Robert Earl "Bobby" Moore is the birth name of actor, producer, and sports commentator Ahmad Rashad, who formerly was a wide receiver and four-time Pro Bowler for the Minnesota Vikings (1976–1982). He previously played for the Buffalo Bills (1974), the St. Louis Cardinals (1972–1973), and the University of Oregon (Oregon Sports Hall of Fame, College Football Hall of Fame). Born in Portland, Oregon, he graduated from Mount Tahoma High School in Tacoma, Washington.
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Beah Richards (1920–2000), born Beulah Richardson in Vicksburg, Mississippi, was an author, poet, playwright, and actress who left the South for New York City in 1950 to pursue an acting career. In 1965, she received a Tony nomination for Best Actress (Dramatic) for her appearance in James Baldwin's The Amen Corner on Broadway. She won an Academy Award nomination for her role in the 1967 film Guess Who's Coming to Dinner.
Actor Billy Dee Williams (1937– ), born William December Williams in New York City, has graced audiences with his performances on screen, television, and stage. He is best remembered for his role as Lando Calrissian in the Star Wars episodes of The Empire Strikes Back (1980) and Return of the Jedi (1983) and is also known for his roles opposite Diana Ross in Lady Sings the Blues (1972) and Mahogany (1975).
Chadwick Aaron Boseman (1976– ), born in Anderson, South Carolina, is a film and television actor, director, and producer, who, in 2017, played the title character in the film Marshall—about the early career of Supreme Court Justice Thurgood Marshall when he was a young civil rights attorney. He is well known for earlier films such as Captain America: Civil War (2016), Get On Up (2014), and 42 (2013). He is also a playwright, whose script Deep Azure was nominated for a 2006 Joseph Jefferson Award for New Work.
Carol Diann (or Diahann) Johnson, born in The Bronx, New York, is the birth name of award-winning singer and actress Diahann Carroll (1935–2019), who in 1962 won a Tony Award for Best Performance by a Leading Actress in a Musical for her part as a high-fashion model in the Broadway musical No Strings and in the late 1960s became the first black American with a middle-class lead, in the television sitcom Julia, for which she received a Golden Globe Award for Best TV Star—Female (1968), becoming the first African American to win the Golden G
In 1999, when Gwen Ifill (1955–2016) debuted as moderator and managing editor on the PBS political affairs roundtable program Washington Week, she became the first woman of African descent to host a nationally televised public affairs program in the United States. Born Gwendolyn L. Ifill in New York City, she graduated with a bachelor's degree in communications from Simmons College (1977) in Boston, Massachusetts, the city where she began her career in journalism at the Boston Herald American.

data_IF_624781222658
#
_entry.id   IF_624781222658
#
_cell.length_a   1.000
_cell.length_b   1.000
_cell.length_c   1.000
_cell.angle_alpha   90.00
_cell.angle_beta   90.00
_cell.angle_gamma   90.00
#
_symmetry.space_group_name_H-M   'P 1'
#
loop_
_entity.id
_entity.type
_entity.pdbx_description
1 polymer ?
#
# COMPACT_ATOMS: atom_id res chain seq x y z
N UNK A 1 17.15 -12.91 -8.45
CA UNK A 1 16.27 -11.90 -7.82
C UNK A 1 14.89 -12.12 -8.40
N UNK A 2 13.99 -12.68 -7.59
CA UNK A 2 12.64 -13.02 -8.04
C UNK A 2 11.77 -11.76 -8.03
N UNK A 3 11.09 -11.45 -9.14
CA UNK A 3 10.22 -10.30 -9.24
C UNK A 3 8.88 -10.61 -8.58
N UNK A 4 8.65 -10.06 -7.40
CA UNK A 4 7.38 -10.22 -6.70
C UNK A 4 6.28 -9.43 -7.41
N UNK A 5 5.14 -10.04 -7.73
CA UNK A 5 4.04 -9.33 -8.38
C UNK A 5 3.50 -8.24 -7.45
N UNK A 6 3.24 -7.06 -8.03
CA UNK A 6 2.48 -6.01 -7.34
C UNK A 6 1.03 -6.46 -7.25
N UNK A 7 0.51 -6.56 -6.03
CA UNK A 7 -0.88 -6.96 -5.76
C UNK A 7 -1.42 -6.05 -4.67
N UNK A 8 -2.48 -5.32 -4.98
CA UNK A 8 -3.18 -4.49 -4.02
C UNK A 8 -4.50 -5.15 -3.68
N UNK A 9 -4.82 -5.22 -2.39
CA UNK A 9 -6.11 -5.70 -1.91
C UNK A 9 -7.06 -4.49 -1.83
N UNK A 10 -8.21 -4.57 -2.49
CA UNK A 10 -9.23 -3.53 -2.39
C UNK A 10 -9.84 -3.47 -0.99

Award-winning operatic soprano Jessye Norman (1945–2019), born Jessye Mae Norman in Augusta, Georgia, made her debut at the Berlin Opera in 1969 and at New York’s Metropolitan Opera in 1983.
Executive chef Leah Chase (1923–2019), born Leah Lange in Madisonville, Louisiana, and known as the Queen of Creole Cuisine, brought style, class, Creole food (gumbo, shrimp stew, Jambalaya), and a haven of safety to Dooky Chase's Restaurant during the U.S. civil rights movement, when she prepared food for the mixed-race Freedom Riders and civil rights leaders, including Dr. Martin Luther King, Jr., many of whom gathered in the upstairs meeting room to strategize the next approach, move, march, or event.
Neil deGrasse Tyson (1958– ), born in New York City, is an astrophysicist whose writings and presentations have brought outer space a little closer home for understanding. In addition to serving as the Frederick P. Rose Director of the Hayden Planetarium at the Rose Center for Earth and Space in New York City, where his research interests include star formation, exploding stars, dwarf galaxies, and the formation of the Milky Way, he is a prolific author, speaker, and television presenter.
Nelsan Ellis, born Nelson Leon Ellis (1977–2017) in Harvey, Illinois, was an award-winning actor and a playwright. As a child, he moved with his family to Bessemer, Alabama, then back to Illinois (Dolton), where he graduated from Thornridge High School. While studying performing arts at The Julliard School, he wrote an original play, Ugly, which portrayed the effects of domestic abuse after his sister Alice was shot to death by her husband in 2002.